Wycliffe House
Water Lane
Wilmslow
Cheshire
SK9 5AF
Phone:  01625 545 700

Total Policing is the Met's commitment to be on the streets and in your
communities to catch offenders, prevent crime and support victims. We are
here for London, working with you to make our capital safer.

 

Consider our environment - please do not print this email unless
absolutely necessary.

NOTICE - This email and any attachments may be confidential, subject to
copyright and/or legal privilege and are intended solely for the use of
the intended recipient. If you have received this email in error, please
notify the sender and delete it from your system.  To avoid incurring
legal liabilities, you must not distribute or copy the information in this
email without the permission of the sender. MPS communication systems are
monitored to the extent permitted by law.  Consequently, any email and/or
attachments may be read by monitoring staff. Only specified personnel are
authorised to conclude any binding agreement on behalf of the MPS by
email. The MPS accepts no responsibility for unauthorised agreements
reached with other employees or agents.  The security of this email and
any attachments cannot be guaranteed. Email messages are routinely scanned
but malicious software infection and corruption of content can still occur
during transmission over the Internet. Any views or opinions expressed in
this communication are solely those of the author and do not necessarily
represent those of the Metropolitan Police Service (MPS).

 

Find us at:

Facebook: Facebook.com/metpoliceuk

Twitter: @metpoliceuk

Dear Mr Wilson,

Re: Freedom of Information Request Reference No: 2012010000802

I note that you've unfortunately missed your own latest deadline (and are very close to reaching the additional delay the ICO gave you). With all the time you are dedicating to this review I look forward to receiving shortly a very exhaustive, substantive and detailed response.

Yours faithfully,

David Mery

Metropolitan Police Service (MPS)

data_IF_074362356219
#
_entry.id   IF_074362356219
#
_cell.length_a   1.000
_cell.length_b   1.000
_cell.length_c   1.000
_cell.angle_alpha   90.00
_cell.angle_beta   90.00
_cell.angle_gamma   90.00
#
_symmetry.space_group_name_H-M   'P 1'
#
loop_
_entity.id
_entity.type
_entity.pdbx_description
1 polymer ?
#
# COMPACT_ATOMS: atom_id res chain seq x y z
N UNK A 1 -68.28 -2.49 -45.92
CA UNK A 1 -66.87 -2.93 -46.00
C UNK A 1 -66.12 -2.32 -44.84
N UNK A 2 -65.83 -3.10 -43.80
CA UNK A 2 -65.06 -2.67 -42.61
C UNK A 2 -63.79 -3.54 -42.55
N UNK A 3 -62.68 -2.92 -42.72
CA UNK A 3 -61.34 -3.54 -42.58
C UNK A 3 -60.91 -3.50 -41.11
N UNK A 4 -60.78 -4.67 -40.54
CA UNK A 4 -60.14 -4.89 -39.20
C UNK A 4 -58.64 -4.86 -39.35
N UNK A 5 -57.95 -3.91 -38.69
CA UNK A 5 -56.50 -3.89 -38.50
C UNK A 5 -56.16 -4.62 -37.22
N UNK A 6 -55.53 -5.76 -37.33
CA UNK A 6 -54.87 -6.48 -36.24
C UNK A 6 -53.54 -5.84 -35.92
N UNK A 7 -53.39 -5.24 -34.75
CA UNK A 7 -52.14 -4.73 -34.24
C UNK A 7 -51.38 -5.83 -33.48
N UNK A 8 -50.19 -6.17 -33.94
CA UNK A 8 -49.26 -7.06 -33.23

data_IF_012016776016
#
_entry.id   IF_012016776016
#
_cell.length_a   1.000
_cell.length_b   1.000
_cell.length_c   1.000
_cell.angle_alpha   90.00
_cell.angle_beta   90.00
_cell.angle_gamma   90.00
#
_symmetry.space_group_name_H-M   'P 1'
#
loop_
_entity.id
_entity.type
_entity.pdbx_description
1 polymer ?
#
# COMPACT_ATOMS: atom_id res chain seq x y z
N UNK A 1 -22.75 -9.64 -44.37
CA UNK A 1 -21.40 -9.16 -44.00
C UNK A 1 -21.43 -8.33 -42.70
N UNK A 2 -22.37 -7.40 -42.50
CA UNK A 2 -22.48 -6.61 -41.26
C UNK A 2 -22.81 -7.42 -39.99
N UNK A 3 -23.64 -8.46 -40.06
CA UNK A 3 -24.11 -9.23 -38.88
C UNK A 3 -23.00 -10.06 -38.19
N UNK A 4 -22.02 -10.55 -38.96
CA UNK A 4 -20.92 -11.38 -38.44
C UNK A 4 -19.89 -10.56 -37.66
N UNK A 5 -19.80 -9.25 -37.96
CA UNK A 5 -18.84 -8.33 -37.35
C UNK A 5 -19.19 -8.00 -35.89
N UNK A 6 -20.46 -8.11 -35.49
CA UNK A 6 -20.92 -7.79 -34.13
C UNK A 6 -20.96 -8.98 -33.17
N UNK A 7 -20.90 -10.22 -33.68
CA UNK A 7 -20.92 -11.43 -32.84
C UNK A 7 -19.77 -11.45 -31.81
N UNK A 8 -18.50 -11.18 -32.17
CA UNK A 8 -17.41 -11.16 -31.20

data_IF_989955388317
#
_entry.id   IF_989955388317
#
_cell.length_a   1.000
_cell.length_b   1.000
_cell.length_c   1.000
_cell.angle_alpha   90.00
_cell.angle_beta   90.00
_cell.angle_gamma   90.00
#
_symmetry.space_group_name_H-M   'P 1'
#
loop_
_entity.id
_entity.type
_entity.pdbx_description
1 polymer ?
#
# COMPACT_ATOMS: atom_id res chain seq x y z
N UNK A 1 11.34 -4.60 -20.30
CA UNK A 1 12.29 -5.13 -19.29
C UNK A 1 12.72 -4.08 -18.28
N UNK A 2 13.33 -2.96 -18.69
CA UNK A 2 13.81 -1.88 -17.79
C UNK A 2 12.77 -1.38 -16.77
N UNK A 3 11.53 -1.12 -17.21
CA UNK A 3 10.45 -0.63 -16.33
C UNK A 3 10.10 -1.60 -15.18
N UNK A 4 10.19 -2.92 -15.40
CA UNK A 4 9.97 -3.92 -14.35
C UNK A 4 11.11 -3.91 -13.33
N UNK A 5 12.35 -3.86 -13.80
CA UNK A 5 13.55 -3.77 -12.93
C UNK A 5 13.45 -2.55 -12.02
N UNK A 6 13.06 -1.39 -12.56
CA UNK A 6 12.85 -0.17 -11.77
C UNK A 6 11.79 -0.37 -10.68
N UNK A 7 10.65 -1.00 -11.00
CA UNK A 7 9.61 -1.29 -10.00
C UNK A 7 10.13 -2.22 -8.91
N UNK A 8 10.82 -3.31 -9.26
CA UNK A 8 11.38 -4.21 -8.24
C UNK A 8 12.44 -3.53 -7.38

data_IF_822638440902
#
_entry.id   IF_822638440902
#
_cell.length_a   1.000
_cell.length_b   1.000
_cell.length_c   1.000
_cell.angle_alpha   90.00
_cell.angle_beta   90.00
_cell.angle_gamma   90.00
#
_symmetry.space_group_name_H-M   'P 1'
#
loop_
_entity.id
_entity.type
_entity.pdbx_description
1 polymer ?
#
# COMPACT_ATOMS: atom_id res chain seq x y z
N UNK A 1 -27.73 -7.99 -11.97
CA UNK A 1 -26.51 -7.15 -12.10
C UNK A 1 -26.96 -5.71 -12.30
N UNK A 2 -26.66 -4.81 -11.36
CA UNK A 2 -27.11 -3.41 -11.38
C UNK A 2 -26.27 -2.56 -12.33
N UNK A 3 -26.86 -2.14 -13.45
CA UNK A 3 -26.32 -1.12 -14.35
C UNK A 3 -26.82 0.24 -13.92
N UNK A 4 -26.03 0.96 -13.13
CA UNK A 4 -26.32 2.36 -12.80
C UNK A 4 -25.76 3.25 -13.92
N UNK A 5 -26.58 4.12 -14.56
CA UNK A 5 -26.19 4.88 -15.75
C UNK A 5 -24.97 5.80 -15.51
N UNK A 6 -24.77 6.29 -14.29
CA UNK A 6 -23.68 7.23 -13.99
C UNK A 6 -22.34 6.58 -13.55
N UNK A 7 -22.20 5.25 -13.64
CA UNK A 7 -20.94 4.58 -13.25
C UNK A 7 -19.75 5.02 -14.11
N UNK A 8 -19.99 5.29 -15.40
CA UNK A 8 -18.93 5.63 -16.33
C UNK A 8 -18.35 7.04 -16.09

Dear Mr Mery

Freedom of Information Internal Review Reference No: 2012010000802

I write in connection with your correspondence dated 05/01/2012 requesting
that the Metropolitan Police Service (MPS) review its response dated
05/01/2012 in relation to Freedom of Information Request reference number
2011120000910.  The request was for the following information:  

Can you please provide me with:

1) All codes of practice, guidances, training material and other existing
documents about the transport of detainees from arrest to a custody suite;
in particular, but not limited to, when detainees should be cuffed in
front or in the back, how should they be seated at the back of the van (or
of any other vehicle), whether any other restraint should be used, whether
any seatbelt should be used, etc.

2) For each of the past five years or how many years are possible within
acceptable time/cost limits preferably per borough and in spreadsheet
format (if recorded information is available only for two years or less,
then please provide the recorded information per month):

2a) The number of arrests made. As Ms Reuter explained in her s16
assistance that 'The Traffic Operational command [...] do keep a record of
the number of arrests made, but not for the whole of the Metropolitan
Police Area.' Please specify for which area the numbers of arrests are.

2b) The number of police vehicle collisions where an injury has been
recorded.

First of all I would like to take this opportunity to offer sincere
apologies for the length of time taken in order to reply to your internal
review.

DECISION

The Metropolitan Police Service (MPS) has completed its review and has
decided to:

·        Set aside the original decision

Upon review I have determined that the MPS was not required to comply with
your request due to the provision of Section 17(5) and Section 12(2).

REASON FOR DECISION        

Please see the legal annex for the sections of the Freedom of Information
Act 2000 and related documents that are referred to in this letter.

The Freedom of Information Act 2000 creates a statutory right of access to
information held by public authorities. A public authority in receipt of a